By Sally Colton
The “Occupy” movement has been receiving loads of media attention since it began in New York in September of this year. The movement began as a result of the recent recession, and is aimed at Wall Street, big banks, and other large corporations that have been accused of unfairly manipulating the government and ultimately causing the recession.
While the entire country is struggling through this recession, Arizona especially has been hit. As a main victim of the housing crisis and with a current unemployment rate of 9%, it seems only logical that people in Phoenix started the movement only a month after it initially began.
Unfortunately, shortly after the movement began in Phoenix, there seemed to be some problems with the structure of the protests. The idea was to have people protesting 24 hours a day, so eventually people began putting up tents and “camping out.” However, according to P.C.C. §23-30(a-b), a Phoenix City ordinance, any person cited for camping in public parks, preserves, buildings, or parking lots (also known as Urban Camping), could receive a friendly class 1 misdemeanor. The ordinance defines “camping” as using real property for “living accommodations,” which is further described as storing belongings, laying down bedding, using a tent for sleeping, or any cooking activities. The statute applies regardless of whether people are participating in other activities besides camping.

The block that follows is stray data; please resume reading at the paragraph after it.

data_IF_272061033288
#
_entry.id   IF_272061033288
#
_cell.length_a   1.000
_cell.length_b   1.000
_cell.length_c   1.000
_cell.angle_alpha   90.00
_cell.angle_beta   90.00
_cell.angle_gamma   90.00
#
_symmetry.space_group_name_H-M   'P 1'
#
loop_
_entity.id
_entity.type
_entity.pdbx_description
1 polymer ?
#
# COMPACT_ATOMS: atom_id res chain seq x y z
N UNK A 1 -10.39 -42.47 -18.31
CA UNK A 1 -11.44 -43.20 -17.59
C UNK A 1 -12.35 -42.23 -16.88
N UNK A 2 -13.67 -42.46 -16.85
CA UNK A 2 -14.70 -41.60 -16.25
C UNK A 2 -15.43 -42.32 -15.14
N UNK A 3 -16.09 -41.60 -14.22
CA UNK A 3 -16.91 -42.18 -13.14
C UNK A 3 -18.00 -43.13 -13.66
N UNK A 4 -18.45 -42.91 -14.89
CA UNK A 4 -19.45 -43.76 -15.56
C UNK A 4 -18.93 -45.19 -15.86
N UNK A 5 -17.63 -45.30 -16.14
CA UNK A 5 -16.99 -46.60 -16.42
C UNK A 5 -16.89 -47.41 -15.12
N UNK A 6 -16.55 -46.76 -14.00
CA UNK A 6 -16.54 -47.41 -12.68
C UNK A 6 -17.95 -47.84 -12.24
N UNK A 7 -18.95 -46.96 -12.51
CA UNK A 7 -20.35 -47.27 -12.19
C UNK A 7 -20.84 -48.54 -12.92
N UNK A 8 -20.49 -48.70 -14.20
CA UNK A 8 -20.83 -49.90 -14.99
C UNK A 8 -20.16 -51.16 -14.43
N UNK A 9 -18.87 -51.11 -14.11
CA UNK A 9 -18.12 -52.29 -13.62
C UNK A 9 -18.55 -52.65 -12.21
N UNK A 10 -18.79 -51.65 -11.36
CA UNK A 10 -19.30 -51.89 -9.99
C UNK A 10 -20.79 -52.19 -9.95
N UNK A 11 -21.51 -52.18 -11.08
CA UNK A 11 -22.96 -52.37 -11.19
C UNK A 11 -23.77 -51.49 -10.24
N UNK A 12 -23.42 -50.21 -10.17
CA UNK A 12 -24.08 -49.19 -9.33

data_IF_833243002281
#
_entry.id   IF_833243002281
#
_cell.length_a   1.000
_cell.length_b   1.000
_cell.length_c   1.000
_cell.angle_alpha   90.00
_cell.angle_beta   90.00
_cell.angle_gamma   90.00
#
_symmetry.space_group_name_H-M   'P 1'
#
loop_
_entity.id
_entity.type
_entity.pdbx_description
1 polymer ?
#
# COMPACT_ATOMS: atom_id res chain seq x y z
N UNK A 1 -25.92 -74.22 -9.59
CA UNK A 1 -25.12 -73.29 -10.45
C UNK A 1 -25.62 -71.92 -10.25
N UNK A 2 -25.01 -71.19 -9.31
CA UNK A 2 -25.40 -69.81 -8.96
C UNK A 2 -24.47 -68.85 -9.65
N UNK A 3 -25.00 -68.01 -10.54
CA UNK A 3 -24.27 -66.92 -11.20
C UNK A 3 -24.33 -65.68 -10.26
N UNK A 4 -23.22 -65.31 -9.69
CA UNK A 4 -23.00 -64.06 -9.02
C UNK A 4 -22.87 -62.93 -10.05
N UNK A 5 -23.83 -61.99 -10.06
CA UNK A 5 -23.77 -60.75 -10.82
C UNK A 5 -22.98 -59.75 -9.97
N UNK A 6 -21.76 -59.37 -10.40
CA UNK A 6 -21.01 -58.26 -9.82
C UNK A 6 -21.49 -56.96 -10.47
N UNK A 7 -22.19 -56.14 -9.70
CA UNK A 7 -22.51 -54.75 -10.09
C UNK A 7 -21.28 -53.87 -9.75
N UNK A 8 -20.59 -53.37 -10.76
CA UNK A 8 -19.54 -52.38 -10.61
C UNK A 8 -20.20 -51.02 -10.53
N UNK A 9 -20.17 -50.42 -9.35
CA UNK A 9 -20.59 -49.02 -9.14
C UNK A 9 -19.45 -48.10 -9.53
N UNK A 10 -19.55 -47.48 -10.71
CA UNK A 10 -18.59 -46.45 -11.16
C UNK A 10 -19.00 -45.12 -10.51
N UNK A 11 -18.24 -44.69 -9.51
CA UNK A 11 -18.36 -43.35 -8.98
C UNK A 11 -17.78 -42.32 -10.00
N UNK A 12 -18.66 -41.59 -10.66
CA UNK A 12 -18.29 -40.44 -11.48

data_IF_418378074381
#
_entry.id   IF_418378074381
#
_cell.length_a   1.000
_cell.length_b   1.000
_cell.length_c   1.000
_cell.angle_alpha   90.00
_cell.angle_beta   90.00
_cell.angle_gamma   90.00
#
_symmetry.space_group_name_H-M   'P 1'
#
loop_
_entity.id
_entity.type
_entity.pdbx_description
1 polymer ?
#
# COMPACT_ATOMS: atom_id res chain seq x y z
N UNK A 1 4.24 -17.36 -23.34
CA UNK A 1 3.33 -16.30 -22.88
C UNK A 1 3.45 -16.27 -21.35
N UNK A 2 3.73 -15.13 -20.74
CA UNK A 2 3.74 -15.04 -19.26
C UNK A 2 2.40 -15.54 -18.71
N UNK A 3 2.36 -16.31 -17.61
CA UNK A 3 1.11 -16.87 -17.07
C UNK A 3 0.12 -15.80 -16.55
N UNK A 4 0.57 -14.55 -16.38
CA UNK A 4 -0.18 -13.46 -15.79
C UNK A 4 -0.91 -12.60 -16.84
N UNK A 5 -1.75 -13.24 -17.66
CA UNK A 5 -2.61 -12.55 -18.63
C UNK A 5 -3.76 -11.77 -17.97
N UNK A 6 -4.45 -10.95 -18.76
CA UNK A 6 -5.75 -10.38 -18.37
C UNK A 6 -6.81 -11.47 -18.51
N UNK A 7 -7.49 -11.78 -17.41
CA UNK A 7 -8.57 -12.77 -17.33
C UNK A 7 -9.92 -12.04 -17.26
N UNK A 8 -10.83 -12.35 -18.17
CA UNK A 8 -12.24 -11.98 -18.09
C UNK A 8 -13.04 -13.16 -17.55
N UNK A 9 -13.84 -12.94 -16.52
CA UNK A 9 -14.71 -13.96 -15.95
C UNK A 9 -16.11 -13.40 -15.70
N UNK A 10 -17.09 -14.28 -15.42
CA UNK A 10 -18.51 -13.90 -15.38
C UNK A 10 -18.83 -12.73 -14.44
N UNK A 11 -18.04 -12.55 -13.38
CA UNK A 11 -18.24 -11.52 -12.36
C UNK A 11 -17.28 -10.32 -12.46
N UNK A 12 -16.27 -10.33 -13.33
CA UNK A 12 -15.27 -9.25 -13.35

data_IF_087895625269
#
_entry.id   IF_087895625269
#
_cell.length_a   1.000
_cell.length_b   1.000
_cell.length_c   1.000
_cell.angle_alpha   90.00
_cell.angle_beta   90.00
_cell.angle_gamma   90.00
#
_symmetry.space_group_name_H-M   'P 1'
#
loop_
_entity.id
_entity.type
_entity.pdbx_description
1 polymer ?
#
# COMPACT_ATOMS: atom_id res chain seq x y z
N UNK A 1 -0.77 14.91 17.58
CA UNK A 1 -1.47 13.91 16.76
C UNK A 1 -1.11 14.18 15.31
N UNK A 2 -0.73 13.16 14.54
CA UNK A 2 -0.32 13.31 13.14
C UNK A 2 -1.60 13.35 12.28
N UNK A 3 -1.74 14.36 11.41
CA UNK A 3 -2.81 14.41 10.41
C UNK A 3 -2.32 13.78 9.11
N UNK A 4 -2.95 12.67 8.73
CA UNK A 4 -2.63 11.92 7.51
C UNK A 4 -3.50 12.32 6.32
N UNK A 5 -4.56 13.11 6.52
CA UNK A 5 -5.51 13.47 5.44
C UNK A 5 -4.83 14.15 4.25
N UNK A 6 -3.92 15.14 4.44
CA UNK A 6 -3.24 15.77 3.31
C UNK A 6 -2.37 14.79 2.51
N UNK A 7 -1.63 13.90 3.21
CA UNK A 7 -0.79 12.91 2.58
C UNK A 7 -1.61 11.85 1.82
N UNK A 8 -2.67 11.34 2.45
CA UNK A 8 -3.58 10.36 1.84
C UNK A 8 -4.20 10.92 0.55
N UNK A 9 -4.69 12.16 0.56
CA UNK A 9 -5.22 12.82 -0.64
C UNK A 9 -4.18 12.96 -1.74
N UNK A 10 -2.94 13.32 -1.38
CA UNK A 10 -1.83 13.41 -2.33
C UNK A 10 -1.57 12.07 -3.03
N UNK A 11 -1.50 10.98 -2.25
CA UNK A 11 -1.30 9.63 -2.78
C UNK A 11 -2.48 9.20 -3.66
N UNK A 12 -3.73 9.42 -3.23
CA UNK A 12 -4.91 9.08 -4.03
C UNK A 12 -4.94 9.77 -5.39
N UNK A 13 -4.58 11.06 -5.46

Although the ordinance was designed to prevent homeless persons from living on the street, it conveniently (for the people on the other side of the protest, anyway) applies to some of the activities in which Occupy protestors have participated. This has given Phoenix City police some leverage in trying to send the protestors home, and may be affecting the impact that the movement will eventually have in the long-run.
Instead of being able to present a strong, clear, the protestors are being silenced because of their failure to follow a law that they claim isn’t even regularly enforced. It is time for them to regroup and hatch a new plan that will give them more strength in the long-run. Martin Luther King, Jr. used rallies and marches during the Civil Rights Movement that seemed pretty effective; maybe that would be a better option. Just something to think about.